How are you pursuing this in your doctoral work? What literature are you connecting with? What hurdles have you run into in this part of the field?
I would love to embed myself in a school makerspace for a year or more to observe students. What tools and technology do they choose to engage? What artifacts are they making? What knowledge are they constructing as they do so? How are they engaging with music?
In terms of literature, this is both a blessing and a curse. STEM fields have really begun to engage with maker-centered learning, so the literature is growing more abundant in these fields. There is a dearth of makerspace and constructionist literature in the field of music education; hence the need and my desire for this study.
What has been the most frustrating to me has been the lack of literature that says "because Nick did X, they learned Y," but this this an issue in all learning sciences literature. If we are going to state something like that, we have to determine how to measure that knowledge, and that brings up a whole host of issues. Constructionism does not prescribe a way to say specifically how people construct knowledge, just that the process happens best by making representations of that knowledge.
What does your ideal music instruction look like?
To go back to my philosophy as a music educator, I want to help musicians develop the skills to independently understand and communicate emotion through music. I believe the best way to do that is to use music that speaks to students on an emotional level, which may or may not be the music we traditionally see in band/orchestra/choir. We can use music in which our students are interested, to help them better understand how artists communicate emotion through music and how they can do the same.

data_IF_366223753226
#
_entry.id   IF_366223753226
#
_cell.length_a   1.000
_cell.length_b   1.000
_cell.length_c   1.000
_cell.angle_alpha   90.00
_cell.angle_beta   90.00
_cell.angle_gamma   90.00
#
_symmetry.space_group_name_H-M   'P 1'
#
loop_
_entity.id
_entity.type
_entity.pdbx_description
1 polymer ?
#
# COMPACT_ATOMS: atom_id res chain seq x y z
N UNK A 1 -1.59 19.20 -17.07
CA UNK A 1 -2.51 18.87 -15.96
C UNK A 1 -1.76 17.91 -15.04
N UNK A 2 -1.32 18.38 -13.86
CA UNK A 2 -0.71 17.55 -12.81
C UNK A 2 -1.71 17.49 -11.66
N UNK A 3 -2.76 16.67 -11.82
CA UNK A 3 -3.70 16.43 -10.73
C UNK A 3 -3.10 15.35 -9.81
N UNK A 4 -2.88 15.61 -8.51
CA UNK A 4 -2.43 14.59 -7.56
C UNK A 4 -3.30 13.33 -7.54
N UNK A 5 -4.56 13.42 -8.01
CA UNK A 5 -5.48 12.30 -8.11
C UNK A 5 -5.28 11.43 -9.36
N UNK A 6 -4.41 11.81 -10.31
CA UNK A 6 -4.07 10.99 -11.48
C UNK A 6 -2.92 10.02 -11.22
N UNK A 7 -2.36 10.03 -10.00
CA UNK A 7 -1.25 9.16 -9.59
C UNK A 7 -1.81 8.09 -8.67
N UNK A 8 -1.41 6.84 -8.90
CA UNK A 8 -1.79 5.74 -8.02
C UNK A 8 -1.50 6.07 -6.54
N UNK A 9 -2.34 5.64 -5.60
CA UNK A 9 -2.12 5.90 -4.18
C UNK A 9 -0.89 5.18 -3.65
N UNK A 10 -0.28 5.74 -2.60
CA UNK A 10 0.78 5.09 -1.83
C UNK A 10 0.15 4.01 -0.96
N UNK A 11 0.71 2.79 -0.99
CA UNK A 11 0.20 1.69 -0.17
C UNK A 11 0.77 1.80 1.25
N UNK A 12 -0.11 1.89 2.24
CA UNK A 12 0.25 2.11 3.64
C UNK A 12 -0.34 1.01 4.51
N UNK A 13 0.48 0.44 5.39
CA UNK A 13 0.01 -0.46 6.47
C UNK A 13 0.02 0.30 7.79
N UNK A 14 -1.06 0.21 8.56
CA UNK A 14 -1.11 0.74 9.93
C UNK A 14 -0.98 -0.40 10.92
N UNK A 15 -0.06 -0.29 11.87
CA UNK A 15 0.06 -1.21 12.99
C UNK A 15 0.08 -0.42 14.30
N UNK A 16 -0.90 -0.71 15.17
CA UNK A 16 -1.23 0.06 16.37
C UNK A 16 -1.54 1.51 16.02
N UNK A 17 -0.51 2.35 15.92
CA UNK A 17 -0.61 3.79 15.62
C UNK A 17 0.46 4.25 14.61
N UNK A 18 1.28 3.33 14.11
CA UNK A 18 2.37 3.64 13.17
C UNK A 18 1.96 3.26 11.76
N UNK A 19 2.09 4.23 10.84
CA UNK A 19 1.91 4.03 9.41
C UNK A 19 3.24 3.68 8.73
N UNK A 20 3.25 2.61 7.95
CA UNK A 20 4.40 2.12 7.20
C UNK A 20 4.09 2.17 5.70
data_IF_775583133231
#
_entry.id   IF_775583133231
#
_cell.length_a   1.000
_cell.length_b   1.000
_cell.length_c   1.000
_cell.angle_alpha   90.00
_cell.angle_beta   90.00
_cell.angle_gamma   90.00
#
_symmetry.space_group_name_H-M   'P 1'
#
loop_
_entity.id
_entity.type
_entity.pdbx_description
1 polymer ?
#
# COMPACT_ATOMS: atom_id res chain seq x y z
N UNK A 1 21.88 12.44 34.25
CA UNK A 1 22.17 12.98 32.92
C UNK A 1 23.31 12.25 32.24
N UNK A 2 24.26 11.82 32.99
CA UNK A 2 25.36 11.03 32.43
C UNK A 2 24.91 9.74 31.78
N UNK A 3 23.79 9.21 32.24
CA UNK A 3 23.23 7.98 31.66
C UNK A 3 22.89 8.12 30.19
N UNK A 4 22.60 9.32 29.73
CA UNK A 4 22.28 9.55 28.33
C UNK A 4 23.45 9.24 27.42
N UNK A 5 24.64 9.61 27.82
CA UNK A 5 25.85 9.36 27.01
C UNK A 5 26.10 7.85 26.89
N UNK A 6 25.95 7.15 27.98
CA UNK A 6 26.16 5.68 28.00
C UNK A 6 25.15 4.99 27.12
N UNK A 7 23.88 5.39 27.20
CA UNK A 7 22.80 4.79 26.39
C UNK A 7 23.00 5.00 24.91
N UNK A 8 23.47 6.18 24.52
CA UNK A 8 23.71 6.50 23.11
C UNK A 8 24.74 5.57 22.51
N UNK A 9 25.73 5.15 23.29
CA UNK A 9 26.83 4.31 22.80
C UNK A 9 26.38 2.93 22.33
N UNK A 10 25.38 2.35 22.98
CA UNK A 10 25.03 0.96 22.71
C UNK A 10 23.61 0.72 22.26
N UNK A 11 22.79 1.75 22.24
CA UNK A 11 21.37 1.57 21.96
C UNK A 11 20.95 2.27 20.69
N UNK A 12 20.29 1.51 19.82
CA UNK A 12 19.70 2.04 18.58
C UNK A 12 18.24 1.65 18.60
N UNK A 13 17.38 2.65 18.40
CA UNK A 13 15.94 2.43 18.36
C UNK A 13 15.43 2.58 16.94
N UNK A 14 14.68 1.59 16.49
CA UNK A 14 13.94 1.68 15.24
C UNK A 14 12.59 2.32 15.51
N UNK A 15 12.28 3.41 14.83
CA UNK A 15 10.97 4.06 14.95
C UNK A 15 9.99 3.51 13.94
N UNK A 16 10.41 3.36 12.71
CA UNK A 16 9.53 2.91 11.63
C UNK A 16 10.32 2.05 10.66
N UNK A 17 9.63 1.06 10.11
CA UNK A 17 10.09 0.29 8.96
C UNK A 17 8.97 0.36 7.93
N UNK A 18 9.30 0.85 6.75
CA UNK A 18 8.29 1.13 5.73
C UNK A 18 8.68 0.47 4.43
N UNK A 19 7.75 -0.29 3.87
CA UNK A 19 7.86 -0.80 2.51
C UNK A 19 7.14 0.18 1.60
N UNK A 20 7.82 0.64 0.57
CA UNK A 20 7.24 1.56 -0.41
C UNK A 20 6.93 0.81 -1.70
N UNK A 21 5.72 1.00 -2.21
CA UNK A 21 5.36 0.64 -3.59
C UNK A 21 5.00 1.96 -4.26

I want us to have more options for students than just band/orchestra/choir. There are different pushes in music education to try and broaden the field to incorporate music technology, music from specific cultures (e.g., mariachi), modern band, and more. This means that pre-service music educators need to be broadening their knowledge of the field to be able to reach more students.
Are there practical steps to take to get there?
Yes and no. Pre-service music education traditionally focuses on deep knowledge within your specific sub-field: band, orchestra, choir, or general music. If you're lucky, your program supplements from other sub-fields and/or music technology. This is usually controlled by the National Association of Schools of Music (NASM), our certifying body. It is also affected by the expertise and philosophies of the faculty, curricula determined by state and local boards of education, and the culture of the surrounding school districts.
Music educators need broader training, and there are programs out there to help. The difficult part is incorporating the broader training into the norm of music education.
Who is leading in this area? What work is motivating you? What media would you recommend to listeners who want to learn more?